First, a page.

How to Carve an Egyptian Stone Statue




Introduction: How to Carve an Egyptian Stone Statue

About: I'm Tiphan Hunter: Illustrator, scifi writer, comic book artist, music maker, philosopher, stone carver, futurist, gamer, mystic. Visit my blog at,

An Egyptian statue carved from Ice Alabaster stone.

Project time: approx. 50 hours (un-sanded)

Step 1: The Tools and the Stone

First, size up your stone. Then, plan the layout of your carving. The drawing shows how I wanted mine to look. Next, the tools.

Tools for carving by hand, I use these items:

1. Face mask 2. Small hammer 3. a leather glove 4. Small piece of Alabaster Stone (Ice Alabaster in picture) 5. Needle pick 6. Coarse and fine rasps & files (small to medium in size) 7. Mini watch screwdrivers (used as chisels) 7. clay carving tools for detail since Alabaster is a soft stone.

Think safety first. Remember shop class? Use that knowledge here and protect yourself from dust, scrapes, and hazards.

Step 2: The Beginning

There are various ways to start carving a statue. Use a combination of filing and chipping-away with your mini needle and hammer. Take care not to strike so hard as to crack the stone. Use your drawn outline as a guide for where not to carve yet. Keep chucking and chiseling away on both sides of the rock until you've reached a defined bulk shape for your statue. See the images for examples of what this looks like.

Step 3: The Bulk Shape

Use your artist's eye, and mold the stone to your desire. See the Figure's shape in the stone, then reveal it slowly, ever so carefully, by removing and shaving away pieces of the rock. Gentle strokes keeps the stone from breaking. Keep filing and chiseling the bulk shape on all sides until a rough figure begins to emerge.

I used a combination of clay carving tools, stone carving angled files, mini flathead screwdrivers & a jeweler's hammer to complete all steps of this carving. (For the sake of organization, all images and steps hereafter are arranged by section carved.)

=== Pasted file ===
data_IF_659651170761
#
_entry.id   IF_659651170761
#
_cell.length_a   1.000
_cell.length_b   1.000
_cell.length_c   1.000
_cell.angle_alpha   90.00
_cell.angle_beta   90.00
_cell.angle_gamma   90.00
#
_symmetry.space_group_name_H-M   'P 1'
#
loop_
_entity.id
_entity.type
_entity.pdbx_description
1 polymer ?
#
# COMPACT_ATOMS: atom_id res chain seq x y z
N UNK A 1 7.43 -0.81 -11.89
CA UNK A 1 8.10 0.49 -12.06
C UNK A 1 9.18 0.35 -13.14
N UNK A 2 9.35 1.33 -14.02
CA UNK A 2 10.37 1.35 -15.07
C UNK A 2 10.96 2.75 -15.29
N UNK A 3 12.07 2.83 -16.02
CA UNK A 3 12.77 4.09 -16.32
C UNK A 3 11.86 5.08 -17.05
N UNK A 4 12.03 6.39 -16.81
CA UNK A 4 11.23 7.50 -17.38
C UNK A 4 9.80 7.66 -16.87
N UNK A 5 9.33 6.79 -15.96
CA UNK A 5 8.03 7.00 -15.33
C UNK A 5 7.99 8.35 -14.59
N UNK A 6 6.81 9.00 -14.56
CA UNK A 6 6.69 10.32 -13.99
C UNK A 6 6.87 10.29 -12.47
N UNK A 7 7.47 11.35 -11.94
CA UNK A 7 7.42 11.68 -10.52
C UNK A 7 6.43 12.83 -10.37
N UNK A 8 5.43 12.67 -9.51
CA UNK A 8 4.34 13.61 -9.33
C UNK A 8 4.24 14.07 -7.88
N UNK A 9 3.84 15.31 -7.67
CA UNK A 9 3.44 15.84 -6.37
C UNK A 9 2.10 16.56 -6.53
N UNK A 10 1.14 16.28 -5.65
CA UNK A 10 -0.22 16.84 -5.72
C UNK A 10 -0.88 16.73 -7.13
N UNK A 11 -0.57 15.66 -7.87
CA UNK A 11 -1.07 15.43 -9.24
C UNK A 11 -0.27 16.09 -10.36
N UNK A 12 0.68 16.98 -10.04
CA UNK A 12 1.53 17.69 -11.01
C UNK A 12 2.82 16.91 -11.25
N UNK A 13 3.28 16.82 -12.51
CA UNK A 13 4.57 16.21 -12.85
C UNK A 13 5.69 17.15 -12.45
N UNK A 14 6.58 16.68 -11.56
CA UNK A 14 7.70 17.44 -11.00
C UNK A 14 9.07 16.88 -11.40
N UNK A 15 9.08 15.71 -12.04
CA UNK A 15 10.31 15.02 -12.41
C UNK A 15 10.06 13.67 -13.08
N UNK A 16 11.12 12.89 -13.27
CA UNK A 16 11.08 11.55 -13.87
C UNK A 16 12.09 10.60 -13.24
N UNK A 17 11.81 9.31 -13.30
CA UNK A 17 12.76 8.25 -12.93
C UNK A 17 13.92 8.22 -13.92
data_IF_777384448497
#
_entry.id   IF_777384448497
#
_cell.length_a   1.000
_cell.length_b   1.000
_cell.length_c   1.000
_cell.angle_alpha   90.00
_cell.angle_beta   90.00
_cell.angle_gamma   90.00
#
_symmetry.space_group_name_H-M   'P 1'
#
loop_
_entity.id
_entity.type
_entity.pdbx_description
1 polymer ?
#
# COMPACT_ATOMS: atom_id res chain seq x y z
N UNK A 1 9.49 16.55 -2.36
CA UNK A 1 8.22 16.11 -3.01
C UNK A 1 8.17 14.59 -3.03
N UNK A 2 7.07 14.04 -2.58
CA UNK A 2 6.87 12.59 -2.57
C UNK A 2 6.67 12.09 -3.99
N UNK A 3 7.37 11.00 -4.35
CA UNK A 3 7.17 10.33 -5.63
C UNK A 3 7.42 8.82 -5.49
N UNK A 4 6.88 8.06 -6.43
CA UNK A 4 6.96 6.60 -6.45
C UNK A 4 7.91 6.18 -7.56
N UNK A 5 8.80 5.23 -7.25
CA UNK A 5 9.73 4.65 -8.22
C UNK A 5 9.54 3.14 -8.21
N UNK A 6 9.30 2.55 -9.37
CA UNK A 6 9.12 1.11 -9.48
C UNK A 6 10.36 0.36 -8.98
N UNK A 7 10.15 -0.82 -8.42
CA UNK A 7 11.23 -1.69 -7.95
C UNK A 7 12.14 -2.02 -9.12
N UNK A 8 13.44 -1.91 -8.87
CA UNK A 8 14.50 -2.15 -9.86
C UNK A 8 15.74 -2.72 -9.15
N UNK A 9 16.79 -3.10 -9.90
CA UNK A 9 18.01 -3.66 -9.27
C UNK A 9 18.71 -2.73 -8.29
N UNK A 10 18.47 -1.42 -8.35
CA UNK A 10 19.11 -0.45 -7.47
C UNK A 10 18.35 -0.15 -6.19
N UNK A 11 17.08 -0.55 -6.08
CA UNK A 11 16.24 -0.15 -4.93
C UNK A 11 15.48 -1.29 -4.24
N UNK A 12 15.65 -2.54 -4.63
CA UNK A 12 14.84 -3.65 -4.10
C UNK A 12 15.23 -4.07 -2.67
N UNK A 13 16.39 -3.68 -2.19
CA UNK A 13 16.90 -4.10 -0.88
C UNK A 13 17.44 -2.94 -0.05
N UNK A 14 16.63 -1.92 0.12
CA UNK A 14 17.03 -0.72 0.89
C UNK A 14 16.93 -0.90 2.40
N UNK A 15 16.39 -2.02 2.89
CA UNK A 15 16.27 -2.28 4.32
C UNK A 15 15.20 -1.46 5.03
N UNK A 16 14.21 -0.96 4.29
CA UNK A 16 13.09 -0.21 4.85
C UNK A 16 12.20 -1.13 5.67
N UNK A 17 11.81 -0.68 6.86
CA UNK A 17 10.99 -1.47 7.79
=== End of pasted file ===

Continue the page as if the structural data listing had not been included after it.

Step 4: Work the Torso

Continue to bulk out the shape of the overall figure: the head, shoulders, back, feet, knees, hands, ankh, and face. If your hands get tired take a break. I like to go outside and look at the sun shine when I break.

See images for examples of what this looks like.

Step 5: Step Back. Take a Look.

These are examples of what the overall carving should look like before continuing on with the face.

Step 6: The Face.

See the face in the stone with your artist's eye. Start the face by carving out the shape of the head starting with jaw bone and chin. Then, plan where the eyes are going to be placed (start with the eye sockets), make your mark there. Afterwards, plan the nose in relation to the eye sockets and the jaw bone. Next, bulk out the left and right ears on the top of the head. For this step, I scored in the facial features as 2D marks (like on paper), then, by removing layer upon layer of stone, revealed the facial features in 3D via a relief reduction carving technique.

*Please see all images for examples of what this looks like.

If you have any questions this far in the intractable, please comment them below. I'll try to get back to you asap.

Step 7: Working on the Legs and Feet.

After carving the head and torso, and blocking out the hands and ankh, start working on the legs, knees, and feet. Use the same reduction/relief carving technique as before to reveal the lower half of the statue.

*See all images.

Step 8: Last Stage of the Un-sanded Statute

At this stage in the process, knowingly leaving it un-sanded, I felt like the carving was complete. I carve by hand with files and mini screwdrivers. I'm not a big fan of sanding my carvings to a glossy machine like finish. It's totally a clash of style. I like the raw natural look. However, if You would like to, after this point, continue on with the sanding to a glossy machine-like finish- feel free to do so.

Using various grit sand paper, starting with the coarsest sand paper- sand the statue. Working from there, grit by grit, until the finest grit is reached: sand all sides of the statue until desired look is reached. Buff the statue, then apply stone oil.

Step 9: The FUN-ctional Statue

I gave myself a 5hr/day for 10 days deadline to complete this statue (because I had to get ready for Burning Man 2014). I left it un-sanded according to my own desires. I knew I was going to take this statue on a road with me to the deserts of Nevada, for this statue represents a Roamer of the Deserts and the Keeper of the Light.

Fun comes with and sometime after Hard Work :)

Pictures taken at Black Rock City, NV

Step 10: One Last Stop Before Home.

On my way back to New Mexico from Burning Man 2014, I stopped by to show my respect for the Goddess.

Photos taken at the Temple of Goddess Spirituality~Dedicated to Sekhmet near Indian Springs, NV

Below is a short video of this experience.

Thank you.

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    4 Discussions


    5 years ago

    Nice to see someone not use a Dremerl tool.

    Dark Bottle
    Dark Bottle

    Reply 5 years ago on Introduction

    The only way to really get a feel for carving is by hand.